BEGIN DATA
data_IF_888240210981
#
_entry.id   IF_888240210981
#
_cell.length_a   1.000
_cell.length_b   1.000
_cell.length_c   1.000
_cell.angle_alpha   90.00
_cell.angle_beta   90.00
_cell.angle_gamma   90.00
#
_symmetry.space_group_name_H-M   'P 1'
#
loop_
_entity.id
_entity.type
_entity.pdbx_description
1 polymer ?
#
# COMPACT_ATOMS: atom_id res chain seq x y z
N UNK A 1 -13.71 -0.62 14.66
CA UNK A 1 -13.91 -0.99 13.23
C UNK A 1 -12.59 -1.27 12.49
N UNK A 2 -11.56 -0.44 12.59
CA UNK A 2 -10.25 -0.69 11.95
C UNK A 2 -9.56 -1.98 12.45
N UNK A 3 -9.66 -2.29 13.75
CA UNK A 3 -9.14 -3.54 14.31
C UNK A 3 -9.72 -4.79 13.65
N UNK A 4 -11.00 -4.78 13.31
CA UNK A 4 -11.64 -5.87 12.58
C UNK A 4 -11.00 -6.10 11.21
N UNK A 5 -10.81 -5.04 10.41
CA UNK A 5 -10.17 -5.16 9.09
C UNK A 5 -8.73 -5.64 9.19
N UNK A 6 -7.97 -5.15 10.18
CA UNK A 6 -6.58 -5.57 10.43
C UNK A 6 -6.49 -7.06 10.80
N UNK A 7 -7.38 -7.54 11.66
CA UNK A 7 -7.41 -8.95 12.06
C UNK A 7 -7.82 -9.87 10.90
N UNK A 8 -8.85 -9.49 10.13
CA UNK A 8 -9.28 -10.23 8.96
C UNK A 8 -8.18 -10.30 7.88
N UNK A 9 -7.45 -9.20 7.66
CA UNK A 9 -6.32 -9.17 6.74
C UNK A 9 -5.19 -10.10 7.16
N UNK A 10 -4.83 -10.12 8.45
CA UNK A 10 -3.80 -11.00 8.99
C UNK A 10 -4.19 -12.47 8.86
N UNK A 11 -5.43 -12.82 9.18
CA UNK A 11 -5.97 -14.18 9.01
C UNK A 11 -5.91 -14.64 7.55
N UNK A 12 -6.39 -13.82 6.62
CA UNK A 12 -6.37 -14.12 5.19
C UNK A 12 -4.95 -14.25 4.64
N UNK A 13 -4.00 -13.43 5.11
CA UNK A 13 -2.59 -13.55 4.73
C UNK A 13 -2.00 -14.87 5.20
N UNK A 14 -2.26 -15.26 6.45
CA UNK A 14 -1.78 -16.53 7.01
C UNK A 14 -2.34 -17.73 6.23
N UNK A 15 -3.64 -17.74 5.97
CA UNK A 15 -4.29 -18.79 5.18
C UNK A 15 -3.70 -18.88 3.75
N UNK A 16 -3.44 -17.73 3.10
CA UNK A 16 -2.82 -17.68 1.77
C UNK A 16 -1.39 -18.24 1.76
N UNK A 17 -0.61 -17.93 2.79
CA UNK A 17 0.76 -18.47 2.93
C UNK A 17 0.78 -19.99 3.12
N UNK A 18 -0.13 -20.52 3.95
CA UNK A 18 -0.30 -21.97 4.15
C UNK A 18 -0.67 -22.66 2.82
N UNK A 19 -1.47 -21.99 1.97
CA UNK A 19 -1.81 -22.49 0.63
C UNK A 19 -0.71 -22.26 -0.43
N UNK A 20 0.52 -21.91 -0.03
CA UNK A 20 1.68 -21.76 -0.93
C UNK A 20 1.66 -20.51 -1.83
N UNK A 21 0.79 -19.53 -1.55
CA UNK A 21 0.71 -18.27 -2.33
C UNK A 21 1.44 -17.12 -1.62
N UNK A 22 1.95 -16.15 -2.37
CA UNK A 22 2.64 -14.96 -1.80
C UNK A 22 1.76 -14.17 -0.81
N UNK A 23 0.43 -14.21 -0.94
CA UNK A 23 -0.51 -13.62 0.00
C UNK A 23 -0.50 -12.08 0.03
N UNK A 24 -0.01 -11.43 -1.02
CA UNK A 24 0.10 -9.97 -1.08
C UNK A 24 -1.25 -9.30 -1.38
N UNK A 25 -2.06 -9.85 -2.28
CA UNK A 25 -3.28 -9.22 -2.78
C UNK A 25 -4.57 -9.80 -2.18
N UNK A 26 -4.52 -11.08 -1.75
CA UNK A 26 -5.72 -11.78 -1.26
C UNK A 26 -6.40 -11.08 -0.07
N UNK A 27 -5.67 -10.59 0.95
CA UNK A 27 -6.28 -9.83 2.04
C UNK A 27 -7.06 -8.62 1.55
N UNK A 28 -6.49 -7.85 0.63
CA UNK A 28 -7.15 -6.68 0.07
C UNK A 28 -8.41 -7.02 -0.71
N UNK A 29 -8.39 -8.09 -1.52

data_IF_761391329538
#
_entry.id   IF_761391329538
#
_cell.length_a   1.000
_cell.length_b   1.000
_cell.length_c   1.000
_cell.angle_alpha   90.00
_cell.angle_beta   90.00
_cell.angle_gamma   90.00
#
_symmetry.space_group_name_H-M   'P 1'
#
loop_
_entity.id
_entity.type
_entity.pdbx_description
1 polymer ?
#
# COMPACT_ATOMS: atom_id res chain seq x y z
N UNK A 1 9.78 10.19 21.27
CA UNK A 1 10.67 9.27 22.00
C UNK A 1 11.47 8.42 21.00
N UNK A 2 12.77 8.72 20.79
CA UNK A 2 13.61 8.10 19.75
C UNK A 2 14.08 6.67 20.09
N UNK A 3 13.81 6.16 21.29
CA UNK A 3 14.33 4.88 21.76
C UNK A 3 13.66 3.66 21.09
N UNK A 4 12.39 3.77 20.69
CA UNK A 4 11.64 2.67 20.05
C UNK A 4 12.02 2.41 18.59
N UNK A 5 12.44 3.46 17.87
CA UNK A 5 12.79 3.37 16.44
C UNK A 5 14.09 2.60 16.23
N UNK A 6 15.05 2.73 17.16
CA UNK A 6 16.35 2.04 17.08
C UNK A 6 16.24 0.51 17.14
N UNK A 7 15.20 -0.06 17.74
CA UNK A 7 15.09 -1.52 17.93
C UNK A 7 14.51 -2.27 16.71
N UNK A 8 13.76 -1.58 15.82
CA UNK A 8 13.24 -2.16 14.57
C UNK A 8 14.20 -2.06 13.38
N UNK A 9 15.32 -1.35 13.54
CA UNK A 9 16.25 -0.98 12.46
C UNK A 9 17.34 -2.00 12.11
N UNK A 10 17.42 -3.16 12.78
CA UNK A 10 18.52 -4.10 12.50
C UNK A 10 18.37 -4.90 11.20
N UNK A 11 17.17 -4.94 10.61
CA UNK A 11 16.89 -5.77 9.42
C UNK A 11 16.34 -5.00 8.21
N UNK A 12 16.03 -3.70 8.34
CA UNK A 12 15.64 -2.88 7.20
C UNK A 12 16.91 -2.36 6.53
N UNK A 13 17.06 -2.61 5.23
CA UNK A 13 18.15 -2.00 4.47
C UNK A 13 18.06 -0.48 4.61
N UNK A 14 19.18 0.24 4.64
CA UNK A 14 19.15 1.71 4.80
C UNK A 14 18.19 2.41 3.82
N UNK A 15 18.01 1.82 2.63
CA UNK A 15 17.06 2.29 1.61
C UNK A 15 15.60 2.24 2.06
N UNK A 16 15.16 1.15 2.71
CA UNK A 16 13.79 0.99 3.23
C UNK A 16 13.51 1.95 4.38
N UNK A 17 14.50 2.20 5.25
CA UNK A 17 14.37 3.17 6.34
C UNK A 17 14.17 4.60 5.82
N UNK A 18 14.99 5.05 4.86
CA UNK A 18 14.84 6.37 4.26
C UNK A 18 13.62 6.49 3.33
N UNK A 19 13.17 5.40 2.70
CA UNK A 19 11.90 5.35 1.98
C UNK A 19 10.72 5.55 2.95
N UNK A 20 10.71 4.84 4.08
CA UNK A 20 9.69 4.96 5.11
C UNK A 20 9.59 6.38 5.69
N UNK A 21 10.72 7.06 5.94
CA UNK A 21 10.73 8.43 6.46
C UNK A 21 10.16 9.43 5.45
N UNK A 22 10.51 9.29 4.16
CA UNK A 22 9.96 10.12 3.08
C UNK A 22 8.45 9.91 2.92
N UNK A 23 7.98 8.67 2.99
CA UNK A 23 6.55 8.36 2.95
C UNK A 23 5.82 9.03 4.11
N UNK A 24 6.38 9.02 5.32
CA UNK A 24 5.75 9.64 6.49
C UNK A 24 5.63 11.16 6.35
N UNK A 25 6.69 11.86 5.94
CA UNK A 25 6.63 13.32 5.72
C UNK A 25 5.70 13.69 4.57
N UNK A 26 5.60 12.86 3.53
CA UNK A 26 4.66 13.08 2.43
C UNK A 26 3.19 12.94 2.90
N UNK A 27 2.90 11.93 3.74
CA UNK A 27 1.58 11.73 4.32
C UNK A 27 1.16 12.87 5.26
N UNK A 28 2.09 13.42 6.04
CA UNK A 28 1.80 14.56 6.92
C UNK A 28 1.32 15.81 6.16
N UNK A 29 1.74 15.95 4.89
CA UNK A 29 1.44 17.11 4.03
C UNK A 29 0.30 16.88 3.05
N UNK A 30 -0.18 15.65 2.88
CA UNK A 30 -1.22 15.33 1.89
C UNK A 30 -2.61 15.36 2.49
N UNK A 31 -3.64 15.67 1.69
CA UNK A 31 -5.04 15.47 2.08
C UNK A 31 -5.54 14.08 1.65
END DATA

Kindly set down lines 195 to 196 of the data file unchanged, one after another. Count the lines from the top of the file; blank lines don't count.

N UNK A 24 6.38 9.02 5.32
CA UNK A 24 5.75 9.64 6.49